Julia Campbell Carter · Online Viewing Room
Solo Exhibition – Andrea Hamilton
Andrea Hamilton (born 1968) is a fine-art photographer and writer known for her monumental lightboxes of natural phenomena like icebergs, large-scale seascapes and for candid portraits of London’s creative personalities. Her work questions subjects as varied as climate change, identity or place as they relate to other creative disciplines and frequently examines the durational capacity of photography which implies the contingency of both past and future as related in Roland Barthes’ notion of time. Hamilton detains the landscape in a sort of infinite present that transforms the image into a haiku poem, as it occurs in her Water Works series Tidal Resonance, shown at Delahunty in 2014.
Since 2000, Hamilton has been making a series of photographs known as Time and Water which is a meditation on time examined through repetition and constancy of black and white images of the still ocean from the same location in the Atlantic. Hamilton has also returned to Iceland several times for an ongoing project called Luminous Icescapes. Some of her lightboxes have been made up to three metres in length.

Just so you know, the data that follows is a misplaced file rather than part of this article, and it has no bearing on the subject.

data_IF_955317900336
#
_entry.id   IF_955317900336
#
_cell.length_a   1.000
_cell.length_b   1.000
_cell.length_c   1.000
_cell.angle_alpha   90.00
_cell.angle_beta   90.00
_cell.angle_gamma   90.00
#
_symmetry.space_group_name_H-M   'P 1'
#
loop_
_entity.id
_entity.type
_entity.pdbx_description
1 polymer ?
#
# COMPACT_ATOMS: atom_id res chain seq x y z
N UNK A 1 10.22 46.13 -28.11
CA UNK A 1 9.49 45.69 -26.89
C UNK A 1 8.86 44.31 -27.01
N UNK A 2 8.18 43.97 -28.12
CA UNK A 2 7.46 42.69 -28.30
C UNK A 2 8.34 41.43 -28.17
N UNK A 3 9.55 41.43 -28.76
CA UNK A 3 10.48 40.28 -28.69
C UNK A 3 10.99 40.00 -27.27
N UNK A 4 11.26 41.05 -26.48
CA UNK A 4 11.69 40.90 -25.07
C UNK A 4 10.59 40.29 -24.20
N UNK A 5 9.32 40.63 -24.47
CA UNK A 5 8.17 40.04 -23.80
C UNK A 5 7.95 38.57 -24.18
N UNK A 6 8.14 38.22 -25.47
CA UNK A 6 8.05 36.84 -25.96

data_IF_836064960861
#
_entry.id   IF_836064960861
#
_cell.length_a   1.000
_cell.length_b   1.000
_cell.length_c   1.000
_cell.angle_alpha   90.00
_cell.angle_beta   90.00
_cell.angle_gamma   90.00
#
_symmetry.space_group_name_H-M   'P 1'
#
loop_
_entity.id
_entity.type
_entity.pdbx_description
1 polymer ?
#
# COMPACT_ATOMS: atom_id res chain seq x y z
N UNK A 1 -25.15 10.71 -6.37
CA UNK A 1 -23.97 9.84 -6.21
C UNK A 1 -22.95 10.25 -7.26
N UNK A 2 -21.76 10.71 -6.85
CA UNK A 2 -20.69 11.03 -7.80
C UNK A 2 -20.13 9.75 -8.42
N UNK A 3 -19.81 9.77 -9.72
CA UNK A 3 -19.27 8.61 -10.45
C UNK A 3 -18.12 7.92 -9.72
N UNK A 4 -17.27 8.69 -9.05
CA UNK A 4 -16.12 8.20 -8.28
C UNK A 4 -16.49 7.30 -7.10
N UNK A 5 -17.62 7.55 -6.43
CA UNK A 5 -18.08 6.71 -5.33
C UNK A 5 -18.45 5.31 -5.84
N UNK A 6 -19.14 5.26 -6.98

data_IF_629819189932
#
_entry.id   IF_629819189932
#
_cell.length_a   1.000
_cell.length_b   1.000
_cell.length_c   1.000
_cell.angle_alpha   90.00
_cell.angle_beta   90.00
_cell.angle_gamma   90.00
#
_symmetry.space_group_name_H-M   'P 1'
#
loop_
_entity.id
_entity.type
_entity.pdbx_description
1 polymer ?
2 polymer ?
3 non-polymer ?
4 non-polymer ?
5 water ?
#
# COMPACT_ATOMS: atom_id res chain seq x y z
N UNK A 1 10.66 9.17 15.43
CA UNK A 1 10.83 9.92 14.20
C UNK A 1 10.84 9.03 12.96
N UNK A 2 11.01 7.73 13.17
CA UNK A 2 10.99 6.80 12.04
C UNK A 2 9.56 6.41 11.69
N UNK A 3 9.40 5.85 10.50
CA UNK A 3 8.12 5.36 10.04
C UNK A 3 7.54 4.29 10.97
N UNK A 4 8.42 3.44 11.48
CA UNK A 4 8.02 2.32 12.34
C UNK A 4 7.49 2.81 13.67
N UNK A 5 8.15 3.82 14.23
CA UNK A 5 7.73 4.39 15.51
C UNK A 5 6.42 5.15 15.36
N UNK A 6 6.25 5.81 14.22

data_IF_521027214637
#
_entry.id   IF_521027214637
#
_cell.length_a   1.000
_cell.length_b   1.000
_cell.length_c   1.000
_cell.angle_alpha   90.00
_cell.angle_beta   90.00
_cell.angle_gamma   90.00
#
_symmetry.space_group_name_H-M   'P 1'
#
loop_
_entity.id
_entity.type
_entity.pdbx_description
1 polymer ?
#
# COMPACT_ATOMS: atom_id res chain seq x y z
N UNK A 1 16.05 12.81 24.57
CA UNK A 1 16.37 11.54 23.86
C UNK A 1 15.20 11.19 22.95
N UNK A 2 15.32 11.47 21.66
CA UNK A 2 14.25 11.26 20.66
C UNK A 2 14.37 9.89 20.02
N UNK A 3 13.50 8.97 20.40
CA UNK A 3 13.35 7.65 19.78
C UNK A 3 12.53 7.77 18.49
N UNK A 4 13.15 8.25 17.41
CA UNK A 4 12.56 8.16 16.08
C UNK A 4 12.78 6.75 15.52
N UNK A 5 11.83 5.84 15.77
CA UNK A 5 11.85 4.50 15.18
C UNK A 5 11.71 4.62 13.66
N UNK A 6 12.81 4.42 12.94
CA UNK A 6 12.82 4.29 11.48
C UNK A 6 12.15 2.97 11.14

We are the Weather (Atlantic Ocean) in Viewing Room 1 is a serial project where Hamilton records the changing weather patterns over the same ocean location over two decades, often taking long-exposure photographs on cloudless nights with a full moon. These photographs can be at once ravishingly sumptuous in the tradition of the European Romantic landscape as well as coolly austere and in line with the reductivist laws of the 1960’s. In Room 2, Return to Blue Lagoon, 2013 is a lightbox example of Hamilton’s studies of how humans collectively congregate in natural places. This contrasts with the lone figure floating in the sea. This is part of the Being and Nothingness series which seeks to evidence the spiritual connections between humans and nature emphasising ideas of commonality, well-being and mindfulness. The body meets the sea and a sense of peacefulness invade us. The poetic image of the seals in Enchanted Islands has often been linked to notions of the sublime in landscape.